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Adelaide Festival Ideas 2009: health « Previous | |Next »
July 10, 2009

One of the Sunday sessions at the Adelaide Festival Ideas is entitled Trick or Treatment? Alternative medicine on trial---It's a talk by Simon Singh, one of the authors of Trick or Treatment? Alternative Medicine on Trial. The session is in the form of a lecture not a debate.

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The book is in the debunking tradition as the authors state in their introduction that "Our mission is to reveal the truth about the potions, lotions, pills, needles, pummeling and energizing that lie beyond the realms of conventional medicine."

The authors say their goal is to answer the question of whether alternative therapies provide any benefits — or only a placebo effect Truth’ is understood in the sense of the fundamental question: ‘is alternative medicine effective for treating disease?’ This article by Singh in The Guardian with respect to chiropractic care is an example of the approach.

The book evaluates the scientific evidence for acupuncture, homeopathy, herbal medicine and chiropractic, and briefly covers 36 other treatments. It finds that the scientific evidence for these alternative treatments is generally weak, but finds that the acupuncture, chiropractic and herbal remedies have some evidence of limited efficacy for certain ailments. Homeopathy is concluded to be completely ineffective.

Their judgement is that this book delivers the ultimate verdict on alternative medicine. What they call conventional medicine is not under scrutiny because that falls under science, knowledge and truth whereas alternative medicine falls under opinion, ignorance and superstition.

According to a review in Frontier Psychiatristthis standard Enlightenment duality is defended in the following way:

Any treatment which cannot stand up to the rigours of scientific enquiry, by which Singh and Ernst mean a well conducted controlled clinical trial, has no place calling itself medicine and is simply hocus-pocus with good PR. At best such therapy is simply no better than placebo, at worse it is positively dangerous. But even if it is harmless, it is far from costless, as the annual global spend on alternative medicine is in the region of £40 billion, money that could be spent on more fruitfully, should alternative therapies prove to be ineffective.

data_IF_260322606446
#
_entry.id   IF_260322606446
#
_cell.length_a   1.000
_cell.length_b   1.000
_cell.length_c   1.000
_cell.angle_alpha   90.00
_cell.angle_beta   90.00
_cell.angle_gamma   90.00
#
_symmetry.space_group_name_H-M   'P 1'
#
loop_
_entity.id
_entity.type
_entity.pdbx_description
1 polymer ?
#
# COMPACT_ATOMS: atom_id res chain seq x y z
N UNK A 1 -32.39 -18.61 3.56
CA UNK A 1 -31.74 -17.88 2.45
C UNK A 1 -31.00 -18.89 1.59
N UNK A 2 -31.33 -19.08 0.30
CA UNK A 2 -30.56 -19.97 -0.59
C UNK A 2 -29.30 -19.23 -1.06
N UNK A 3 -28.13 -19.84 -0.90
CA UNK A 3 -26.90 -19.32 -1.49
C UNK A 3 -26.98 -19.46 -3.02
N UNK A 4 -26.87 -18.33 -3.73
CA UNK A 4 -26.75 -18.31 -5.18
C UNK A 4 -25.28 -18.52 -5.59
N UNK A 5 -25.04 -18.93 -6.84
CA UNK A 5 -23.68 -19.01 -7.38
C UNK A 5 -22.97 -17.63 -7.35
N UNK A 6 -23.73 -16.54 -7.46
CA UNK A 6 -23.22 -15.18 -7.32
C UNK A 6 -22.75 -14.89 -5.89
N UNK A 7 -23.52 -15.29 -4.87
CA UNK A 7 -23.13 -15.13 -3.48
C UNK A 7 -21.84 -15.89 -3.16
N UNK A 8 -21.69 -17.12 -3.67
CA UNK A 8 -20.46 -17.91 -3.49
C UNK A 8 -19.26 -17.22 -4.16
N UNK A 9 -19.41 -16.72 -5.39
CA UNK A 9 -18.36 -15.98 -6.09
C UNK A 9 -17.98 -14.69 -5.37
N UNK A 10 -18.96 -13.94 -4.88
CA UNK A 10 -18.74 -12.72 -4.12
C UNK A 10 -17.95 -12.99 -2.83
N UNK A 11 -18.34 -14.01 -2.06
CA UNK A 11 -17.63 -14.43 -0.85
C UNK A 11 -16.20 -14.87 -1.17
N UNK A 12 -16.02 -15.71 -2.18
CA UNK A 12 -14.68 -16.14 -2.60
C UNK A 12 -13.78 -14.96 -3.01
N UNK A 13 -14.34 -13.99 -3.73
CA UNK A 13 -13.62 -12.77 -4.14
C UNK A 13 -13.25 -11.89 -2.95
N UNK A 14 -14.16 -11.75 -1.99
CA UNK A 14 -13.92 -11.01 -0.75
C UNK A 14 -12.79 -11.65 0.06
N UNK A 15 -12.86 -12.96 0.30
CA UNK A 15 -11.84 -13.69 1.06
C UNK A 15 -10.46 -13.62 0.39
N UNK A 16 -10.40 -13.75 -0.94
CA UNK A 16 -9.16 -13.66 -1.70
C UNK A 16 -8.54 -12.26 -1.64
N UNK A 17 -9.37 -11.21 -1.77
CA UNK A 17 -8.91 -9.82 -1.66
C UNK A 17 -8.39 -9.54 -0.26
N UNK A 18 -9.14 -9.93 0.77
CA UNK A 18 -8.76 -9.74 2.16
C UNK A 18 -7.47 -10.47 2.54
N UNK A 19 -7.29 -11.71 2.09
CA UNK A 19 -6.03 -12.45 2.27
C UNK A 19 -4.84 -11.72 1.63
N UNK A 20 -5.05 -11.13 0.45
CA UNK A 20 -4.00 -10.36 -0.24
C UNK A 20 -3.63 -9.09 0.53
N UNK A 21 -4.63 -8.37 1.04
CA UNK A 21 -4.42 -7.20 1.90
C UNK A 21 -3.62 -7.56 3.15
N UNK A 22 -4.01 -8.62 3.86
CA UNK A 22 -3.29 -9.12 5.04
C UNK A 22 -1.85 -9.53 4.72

The position of the book is that anything that works and can be shown to do so in a properly conducted clinical trial is no longer actually alternative medicine, and anything which cannot pass these rigorous tests should be treated with great suspicion, since they are little more sugared placebo's.

Several quick points. The boundaries between orthodox and unconventional treatments are less precise than they suggest; complementary medicine has also become increasingly legitimised in the past decade; many people suffer from chronic illnesses that respond poorly to conventional treatments by orthodox medicine or from a constellation of symptoms that are not easily diagnosed or treated by mechanistic medicine; the randomized controlled trial is not the only way of gaining evidence in everyday clinical care, community health or building a knowledge base; no mention is made of the harm and deaths caused by orthodox medicine's interventions.

The appeal to well conducted controlled clinical trial is an appeal to the positivist, empiricist worldview that underpins the theory and practice of evidence-based medicine, and this overlooks the conflict within the long-standing “paradigm war” in the philosophy of science between positivist, interpretivist, and critical approaches.

| Posted by Gary Sauer-Thompson at 3:04 PM |